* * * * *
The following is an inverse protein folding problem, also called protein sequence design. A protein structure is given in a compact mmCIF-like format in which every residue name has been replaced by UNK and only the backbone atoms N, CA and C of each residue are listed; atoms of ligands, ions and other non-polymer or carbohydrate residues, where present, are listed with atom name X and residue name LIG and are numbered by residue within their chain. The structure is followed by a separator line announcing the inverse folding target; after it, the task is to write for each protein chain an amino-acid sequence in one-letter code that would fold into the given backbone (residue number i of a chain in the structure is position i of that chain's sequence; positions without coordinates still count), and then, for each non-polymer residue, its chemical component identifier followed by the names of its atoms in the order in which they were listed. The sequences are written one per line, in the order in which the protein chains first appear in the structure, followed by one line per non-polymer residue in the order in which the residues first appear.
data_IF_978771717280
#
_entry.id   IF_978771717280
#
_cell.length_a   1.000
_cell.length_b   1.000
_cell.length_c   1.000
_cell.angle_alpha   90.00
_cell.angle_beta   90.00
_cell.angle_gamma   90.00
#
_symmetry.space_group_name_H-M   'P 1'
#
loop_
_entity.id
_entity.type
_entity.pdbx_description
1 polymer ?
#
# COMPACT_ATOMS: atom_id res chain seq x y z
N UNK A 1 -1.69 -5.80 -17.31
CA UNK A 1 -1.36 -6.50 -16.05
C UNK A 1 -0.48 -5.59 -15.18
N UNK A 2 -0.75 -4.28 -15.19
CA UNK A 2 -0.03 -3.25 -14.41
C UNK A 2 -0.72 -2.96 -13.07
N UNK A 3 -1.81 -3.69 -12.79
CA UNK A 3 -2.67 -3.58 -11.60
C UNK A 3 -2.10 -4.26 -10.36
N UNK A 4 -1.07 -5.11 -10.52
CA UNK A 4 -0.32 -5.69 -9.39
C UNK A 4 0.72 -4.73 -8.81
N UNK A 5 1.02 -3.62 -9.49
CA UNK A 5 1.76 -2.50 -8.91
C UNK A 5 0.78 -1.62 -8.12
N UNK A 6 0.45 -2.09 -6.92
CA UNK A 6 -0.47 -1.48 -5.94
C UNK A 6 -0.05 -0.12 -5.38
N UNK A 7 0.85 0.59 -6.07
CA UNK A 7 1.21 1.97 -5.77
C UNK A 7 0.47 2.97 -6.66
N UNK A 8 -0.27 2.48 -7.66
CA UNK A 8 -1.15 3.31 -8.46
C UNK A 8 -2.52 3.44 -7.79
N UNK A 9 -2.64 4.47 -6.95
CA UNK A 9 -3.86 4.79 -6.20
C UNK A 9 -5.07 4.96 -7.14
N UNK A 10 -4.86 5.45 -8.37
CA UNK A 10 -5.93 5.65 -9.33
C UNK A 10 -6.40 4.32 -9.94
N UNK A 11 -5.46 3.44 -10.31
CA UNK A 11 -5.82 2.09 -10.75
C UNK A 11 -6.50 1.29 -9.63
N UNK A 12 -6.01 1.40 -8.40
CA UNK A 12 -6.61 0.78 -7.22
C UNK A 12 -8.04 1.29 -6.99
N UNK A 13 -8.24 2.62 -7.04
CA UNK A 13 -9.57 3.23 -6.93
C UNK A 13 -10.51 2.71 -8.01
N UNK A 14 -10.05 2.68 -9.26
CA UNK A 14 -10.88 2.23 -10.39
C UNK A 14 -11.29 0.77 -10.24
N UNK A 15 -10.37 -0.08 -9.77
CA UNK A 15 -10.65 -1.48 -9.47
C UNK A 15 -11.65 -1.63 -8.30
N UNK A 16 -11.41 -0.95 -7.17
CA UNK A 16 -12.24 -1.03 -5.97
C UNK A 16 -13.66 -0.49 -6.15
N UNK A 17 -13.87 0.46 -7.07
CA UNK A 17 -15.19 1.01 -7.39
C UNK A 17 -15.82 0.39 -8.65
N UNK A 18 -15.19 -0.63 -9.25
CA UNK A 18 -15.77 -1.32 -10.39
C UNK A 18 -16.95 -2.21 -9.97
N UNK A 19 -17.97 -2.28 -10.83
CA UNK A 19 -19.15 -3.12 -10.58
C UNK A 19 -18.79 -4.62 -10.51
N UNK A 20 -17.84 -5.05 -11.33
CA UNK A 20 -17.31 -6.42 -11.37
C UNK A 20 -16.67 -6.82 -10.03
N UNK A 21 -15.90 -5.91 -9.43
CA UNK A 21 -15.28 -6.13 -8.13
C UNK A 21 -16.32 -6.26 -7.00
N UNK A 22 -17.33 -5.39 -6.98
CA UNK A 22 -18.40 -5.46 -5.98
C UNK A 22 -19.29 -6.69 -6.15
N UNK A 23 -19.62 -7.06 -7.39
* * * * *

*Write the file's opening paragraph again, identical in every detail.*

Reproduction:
The following is an inverse protein folding problem, also called protein sequence design. A protein structure is given in a compact mmCIF-like format in which every residue name has been replaced by UNK and only the backbone atoms N, CA and C of each residue are listed; atoms of ligands, ions and other non-polymer or carbohydrate residues, where present, are listed with atom name X and residue name LIG and are numbered by residue within their chain. The structure is followed by a separator line announcing the inverse folding target; after it, the task is to write for each protein chain an amino-acid sequence in one-letter code that would fold into the given backbone (residue number i of a chain in the structure is position i of that chain's sequence; positions without coordinates still count), and then, for each non-polymer residue, its chemical component identifier followed by the names of its atoms in the order in which they were listed. The sequences are written one per line, in the order in which the protein chains first appear in the structure, followed by one line per non-polymer residue in the order in which the residues first appear.